NOTE: This interview is a republication- Source: The Booker Prizes (by Max Liu).
The Indian writer Geetanjali Shree and her American translator Daisy Rockwell have experienced a whirlwind year since the night last May when they won the International Booker Prize for Tomb of Sand. But the evening did not get off to the most auspicious of starts.
‘The judges kept it very well hidden that we had won,’ says Shree, speaking over Zoom from her home in Delhi. One of the judges, she recalled, shook her hand, then quickly looked away and walked on.
Rockwell, who is joining our three-way Zoom call from Vermont, laughs and says: ‘All the judges tried to avoid us beforehand. But they just didn’t want to give it away.’
Afterwards, the judging panel, chaired by translator Frank Wynne, were much less enigmatic when it came to describing how much they had loved Shree and Rockwell’s book, which is the first novel written in Hindi to win the prize. They hailed the ‘power, the poignancy and the playfulness’ of Tomb of Sand, a polyphonic novel about an 80-year-old woman who, after becoming depressed following the death of her husband and lying in bed for most of the book’s first 200 pages, embarks upon a journey across her country and into her past. They called it ‘a luminous novel of India and partition, but one whose spellbinding brio and fierce compassion weaves youth and age, male and female, family and nation into a kaleidoscopic whole’.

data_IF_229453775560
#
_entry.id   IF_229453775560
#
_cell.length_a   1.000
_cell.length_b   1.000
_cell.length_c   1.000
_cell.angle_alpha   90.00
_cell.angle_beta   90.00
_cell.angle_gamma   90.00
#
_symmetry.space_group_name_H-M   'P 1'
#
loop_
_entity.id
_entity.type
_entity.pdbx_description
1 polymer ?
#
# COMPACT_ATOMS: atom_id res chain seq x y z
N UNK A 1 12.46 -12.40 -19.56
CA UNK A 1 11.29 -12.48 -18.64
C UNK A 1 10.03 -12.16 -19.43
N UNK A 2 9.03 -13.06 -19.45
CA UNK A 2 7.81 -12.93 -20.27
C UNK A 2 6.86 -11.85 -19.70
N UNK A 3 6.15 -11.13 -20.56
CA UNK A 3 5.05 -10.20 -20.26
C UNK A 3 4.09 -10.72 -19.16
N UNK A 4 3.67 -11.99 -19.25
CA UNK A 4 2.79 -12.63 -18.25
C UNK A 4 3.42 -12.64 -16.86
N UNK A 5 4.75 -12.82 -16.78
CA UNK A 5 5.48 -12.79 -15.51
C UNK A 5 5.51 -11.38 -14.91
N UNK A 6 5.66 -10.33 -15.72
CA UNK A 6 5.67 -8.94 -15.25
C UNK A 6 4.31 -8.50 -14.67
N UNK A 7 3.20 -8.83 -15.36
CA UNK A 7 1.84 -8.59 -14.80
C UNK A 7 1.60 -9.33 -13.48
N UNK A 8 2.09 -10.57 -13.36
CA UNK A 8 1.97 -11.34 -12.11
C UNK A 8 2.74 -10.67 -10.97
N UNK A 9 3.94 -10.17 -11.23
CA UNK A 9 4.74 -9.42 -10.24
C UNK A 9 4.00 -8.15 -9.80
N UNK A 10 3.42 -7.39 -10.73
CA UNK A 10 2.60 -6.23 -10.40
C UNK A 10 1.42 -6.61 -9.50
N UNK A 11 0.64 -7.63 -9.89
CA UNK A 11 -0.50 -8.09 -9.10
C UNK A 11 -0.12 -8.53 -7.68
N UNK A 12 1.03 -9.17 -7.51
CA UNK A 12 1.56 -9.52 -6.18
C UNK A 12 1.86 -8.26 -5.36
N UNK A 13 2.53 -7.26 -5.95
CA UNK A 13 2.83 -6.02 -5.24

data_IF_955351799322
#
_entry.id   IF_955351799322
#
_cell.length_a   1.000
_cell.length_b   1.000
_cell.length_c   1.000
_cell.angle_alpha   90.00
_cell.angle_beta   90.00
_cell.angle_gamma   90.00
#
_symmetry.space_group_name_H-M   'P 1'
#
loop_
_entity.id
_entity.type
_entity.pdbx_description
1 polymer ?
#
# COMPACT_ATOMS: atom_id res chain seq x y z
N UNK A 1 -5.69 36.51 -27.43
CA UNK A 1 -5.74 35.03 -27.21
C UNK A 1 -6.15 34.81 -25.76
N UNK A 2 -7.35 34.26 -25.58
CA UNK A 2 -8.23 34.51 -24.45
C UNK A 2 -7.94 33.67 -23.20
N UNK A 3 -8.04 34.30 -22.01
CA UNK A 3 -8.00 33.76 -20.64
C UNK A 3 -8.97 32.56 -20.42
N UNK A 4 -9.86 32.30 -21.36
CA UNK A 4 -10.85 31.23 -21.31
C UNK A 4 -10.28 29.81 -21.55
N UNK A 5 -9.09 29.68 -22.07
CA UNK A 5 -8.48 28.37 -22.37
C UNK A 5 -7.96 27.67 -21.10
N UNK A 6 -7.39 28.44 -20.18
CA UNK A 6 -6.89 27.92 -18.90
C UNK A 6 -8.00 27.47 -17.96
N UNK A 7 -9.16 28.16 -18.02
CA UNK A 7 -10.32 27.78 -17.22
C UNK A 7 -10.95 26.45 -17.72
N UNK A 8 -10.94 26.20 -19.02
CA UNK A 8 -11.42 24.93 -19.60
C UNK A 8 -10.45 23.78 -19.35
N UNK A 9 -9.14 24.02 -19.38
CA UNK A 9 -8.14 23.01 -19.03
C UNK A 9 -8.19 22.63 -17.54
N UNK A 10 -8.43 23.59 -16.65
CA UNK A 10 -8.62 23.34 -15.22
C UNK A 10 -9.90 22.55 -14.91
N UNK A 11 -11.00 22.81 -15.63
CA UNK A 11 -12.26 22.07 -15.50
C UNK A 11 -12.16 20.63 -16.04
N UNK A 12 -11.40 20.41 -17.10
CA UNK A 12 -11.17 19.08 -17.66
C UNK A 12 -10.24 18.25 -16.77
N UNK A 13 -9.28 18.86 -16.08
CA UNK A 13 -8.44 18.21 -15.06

The reaction to Tomb of Sand’s International Booker win was even more rapturous in India. ‘Thousands of people got up at 2 or 3am to watch the ceremony live,’ Shree explains. ‘I found that very moving. They were not my family or friends, just people who love literature and the language and had so much investment in it. They were completely ecstatic.’
Her mother’s response to the win touched Shree deeply. ‘She is 96 now and was so delighted. One of the biggest moments for me, bigger even than when the Booker was announced, was when my mother gave me a hug and said: “I knew one day you would reach here.” That meant everything to me.’
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